A teeming body of work

A corpse makes a good lunch

Blowfly maggot: a useful market to help us understand what happens to a body

Blowfly maggot: a useful marker to help us understand what happens to a body


On Radio 4 this week, crime novelist Val McDirmid has read extracts from her recent book, Forensics: The Anatomy of Crime.

Forensic entomology is the use of insect biology in the solution of a crime.

It’s grimly fascinating.

Val describes the first recorded use of the technique 800 years ago, to identify a killer who stabbed a man to death in a Chinese village.  The coroner asked all the villagers to gather together with their sickles.  A fly landed on the sickle of the local money-lender. Then another, and another.  And he confessed.  Despite his effort to clean the blade, the flies had been attracted by microscopic traces of blood.

Modern forensic scientists understand the way a body changes when it dies.  The rigor mortis and loss of temperature are valuable clues for the first day or two, but when the body is solidly cold, you need the skills of an entomologist, who use their knowledge of the life-cycles of insects within the corpse to understand when death took place.  Blow flies are important – they only arrive when an organism dies and with certain adjustments based on the temperature, the maggots and pupae provide reliable markers (they grow more quickly if it’s warm).

La petite mort

The French idiom for orgasm, ‘the little death’, usefully captures the pleasurable release when a programme is broadcast but also the sense of something been spent.

When the audience research team works we’re not really researching the programme.  And you can see why, like bodies, TV programmes are complex systems in which we can describe a few elements – the genre, cast, and main elements are akin to the species, age and anatomical framework.  But it can’t easily capture its essence.

It’s the organisms around it that concern us – who they are, when they came and went and so on. What matters is the programme’s influence on others, not itself, per se.

And a TV programme is a living organism surrounded by life.  When alive it is animated, making things happen around it.  It will sustain parasites, some of which live at its expense, and some which co-operate to mutual benefit (such as advertising, without which it might not exist).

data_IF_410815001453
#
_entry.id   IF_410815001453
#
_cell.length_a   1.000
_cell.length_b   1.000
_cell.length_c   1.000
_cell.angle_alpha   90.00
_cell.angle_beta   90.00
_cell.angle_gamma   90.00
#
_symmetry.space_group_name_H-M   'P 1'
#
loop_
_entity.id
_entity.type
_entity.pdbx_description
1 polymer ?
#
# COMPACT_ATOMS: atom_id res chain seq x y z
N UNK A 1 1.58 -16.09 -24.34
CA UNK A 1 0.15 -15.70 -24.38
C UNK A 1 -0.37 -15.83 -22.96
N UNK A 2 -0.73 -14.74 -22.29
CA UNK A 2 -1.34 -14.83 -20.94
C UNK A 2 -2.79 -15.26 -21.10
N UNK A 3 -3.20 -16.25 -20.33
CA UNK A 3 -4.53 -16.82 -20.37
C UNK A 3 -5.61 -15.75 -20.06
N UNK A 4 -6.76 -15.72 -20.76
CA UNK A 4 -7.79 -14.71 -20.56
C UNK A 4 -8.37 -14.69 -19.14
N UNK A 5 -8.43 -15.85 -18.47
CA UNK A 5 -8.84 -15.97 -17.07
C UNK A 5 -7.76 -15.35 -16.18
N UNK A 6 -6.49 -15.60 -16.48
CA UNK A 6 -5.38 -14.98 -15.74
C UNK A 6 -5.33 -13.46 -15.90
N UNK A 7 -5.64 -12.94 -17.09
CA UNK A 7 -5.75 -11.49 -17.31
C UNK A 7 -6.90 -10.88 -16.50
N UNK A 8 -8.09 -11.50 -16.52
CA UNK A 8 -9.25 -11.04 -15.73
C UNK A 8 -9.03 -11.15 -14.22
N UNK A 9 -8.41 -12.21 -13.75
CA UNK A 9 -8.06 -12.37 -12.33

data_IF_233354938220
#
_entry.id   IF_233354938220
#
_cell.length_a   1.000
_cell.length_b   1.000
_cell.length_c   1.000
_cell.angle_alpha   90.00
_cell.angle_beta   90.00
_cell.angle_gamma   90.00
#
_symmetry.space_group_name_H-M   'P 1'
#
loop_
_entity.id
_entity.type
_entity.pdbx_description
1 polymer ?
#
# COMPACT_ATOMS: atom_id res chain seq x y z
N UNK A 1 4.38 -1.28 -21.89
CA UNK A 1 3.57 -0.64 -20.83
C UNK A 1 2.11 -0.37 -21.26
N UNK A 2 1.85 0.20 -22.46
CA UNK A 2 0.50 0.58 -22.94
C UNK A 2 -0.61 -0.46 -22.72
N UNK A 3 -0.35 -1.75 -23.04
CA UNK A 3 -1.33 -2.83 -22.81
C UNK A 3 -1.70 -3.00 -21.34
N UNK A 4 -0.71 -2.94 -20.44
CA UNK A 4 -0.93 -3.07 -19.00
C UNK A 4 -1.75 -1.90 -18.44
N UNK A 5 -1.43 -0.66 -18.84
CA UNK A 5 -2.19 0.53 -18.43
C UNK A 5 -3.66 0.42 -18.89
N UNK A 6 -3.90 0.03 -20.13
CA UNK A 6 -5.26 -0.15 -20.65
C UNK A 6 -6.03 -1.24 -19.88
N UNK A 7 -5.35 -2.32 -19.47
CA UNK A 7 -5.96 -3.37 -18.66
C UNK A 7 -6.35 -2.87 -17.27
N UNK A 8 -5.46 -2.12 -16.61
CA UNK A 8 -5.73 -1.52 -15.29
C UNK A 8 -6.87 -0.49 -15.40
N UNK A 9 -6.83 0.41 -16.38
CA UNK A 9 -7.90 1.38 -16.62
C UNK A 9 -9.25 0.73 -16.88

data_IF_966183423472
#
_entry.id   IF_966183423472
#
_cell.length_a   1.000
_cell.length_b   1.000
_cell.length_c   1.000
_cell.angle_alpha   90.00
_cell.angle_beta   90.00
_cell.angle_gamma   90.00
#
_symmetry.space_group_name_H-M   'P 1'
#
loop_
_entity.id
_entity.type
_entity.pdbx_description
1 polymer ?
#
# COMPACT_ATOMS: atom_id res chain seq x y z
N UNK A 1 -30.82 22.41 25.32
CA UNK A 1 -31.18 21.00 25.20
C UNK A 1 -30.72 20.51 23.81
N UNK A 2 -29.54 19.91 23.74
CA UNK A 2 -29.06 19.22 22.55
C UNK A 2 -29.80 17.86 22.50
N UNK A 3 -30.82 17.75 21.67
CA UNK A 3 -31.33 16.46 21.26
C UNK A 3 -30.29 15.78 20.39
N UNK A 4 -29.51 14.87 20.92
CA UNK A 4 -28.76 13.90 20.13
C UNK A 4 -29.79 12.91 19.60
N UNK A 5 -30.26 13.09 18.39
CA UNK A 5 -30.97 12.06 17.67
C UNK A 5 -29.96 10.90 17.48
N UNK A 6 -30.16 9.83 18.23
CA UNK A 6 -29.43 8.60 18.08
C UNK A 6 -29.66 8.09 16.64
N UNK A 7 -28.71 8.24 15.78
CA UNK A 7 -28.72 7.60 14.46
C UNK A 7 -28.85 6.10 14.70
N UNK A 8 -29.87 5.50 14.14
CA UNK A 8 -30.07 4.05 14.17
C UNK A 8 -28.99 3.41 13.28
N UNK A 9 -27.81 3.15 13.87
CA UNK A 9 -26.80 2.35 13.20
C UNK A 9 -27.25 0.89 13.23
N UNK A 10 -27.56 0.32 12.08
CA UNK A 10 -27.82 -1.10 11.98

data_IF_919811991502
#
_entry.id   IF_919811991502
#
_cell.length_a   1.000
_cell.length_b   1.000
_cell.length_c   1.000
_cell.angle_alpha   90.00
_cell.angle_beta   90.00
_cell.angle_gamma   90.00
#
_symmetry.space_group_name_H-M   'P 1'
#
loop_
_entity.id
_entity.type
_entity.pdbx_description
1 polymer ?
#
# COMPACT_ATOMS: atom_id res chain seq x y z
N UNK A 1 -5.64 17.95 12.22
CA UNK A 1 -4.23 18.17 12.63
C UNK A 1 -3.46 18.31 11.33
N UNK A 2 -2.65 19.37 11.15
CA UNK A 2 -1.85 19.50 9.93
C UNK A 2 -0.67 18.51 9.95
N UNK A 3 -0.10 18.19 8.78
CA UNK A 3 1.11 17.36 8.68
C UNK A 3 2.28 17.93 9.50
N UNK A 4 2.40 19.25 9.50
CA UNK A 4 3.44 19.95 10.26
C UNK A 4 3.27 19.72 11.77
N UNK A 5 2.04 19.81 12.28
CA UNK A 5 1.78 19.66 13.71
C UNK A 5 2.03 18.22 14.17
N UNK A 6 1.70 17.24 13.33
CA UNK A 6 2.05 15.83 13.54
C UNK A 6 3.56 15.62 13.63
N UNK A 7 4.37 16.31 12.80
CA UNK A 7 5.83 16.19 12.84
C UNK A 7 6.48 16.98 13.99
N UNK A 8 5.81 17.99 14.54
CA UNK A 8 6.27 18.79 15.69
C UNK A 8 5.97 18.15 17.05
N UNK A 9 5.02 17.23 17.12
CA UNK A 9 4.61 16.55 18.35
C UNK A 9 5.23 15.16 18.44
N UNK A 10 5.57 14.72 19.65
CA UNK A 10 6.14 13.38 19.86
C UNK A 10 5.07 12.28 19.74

The cyamus boopis, a parasitic whale louse

The cyamus boopis, a parasitic whale louse

Observing the way Twitter has attached itself to TV, at times for mutual promotion, and at others to divert revenue away, I am put in mind of the cyamus boopis. This whale louse clings to the genital region of humpback whales.  The analogy isn’t perfect (TV isn’t harpooned by the Japanese), but the relative size between the whale and the louse is a reasonable approximation of the commercial impact of TV and its parasitic host.

Living organisms interact with their peers and duplicate themselves through breeding. The processes of the food chain and evolution means that they can improve the stock of other organisms by the process of killing the lower quality or less adapted quarry.

Just like TV programmes.

Live = alive

Organisms are at their best when they are alive, are they not.

When we consider the enduring preference of viewers to watch programmes when are consumed when broadcast, it’s hard to avoid the conclusion that it’s the sense of liveness that they value. They may not be performed live, but the simultaneous release makes them live (short i) because of their broad impact.  We’re all enjoying a simultaneous petite mort.

After they have been released, they don’t disappear.  They attract interest still, and the blow flies and others move in.  Let not our squeamishness about blow flies make us unkind about an impressive creature which can smell a dead animal a mile away, and entrusts its precious eggs to the decaying meat.  And by feeding and hosting flies, dead creatures re-enter the food chain in complex ways (or more direct.  Perhaps you’ve heard of that old lady who swallowed a fly).


A blow fly (not actual size)

A blow fly (not actual size)

And since we can’t always research the actual organism, we get clues about what happened when it lived by examining the processes by the blow flies.  We read reviews, we gauge the level of social comment, we can look at the audience that turns up afterwards.

And like a dead animal that sustains a minor ecosystem living in and around its body, for some TV programmes, it’s the afterlife that really sustains it.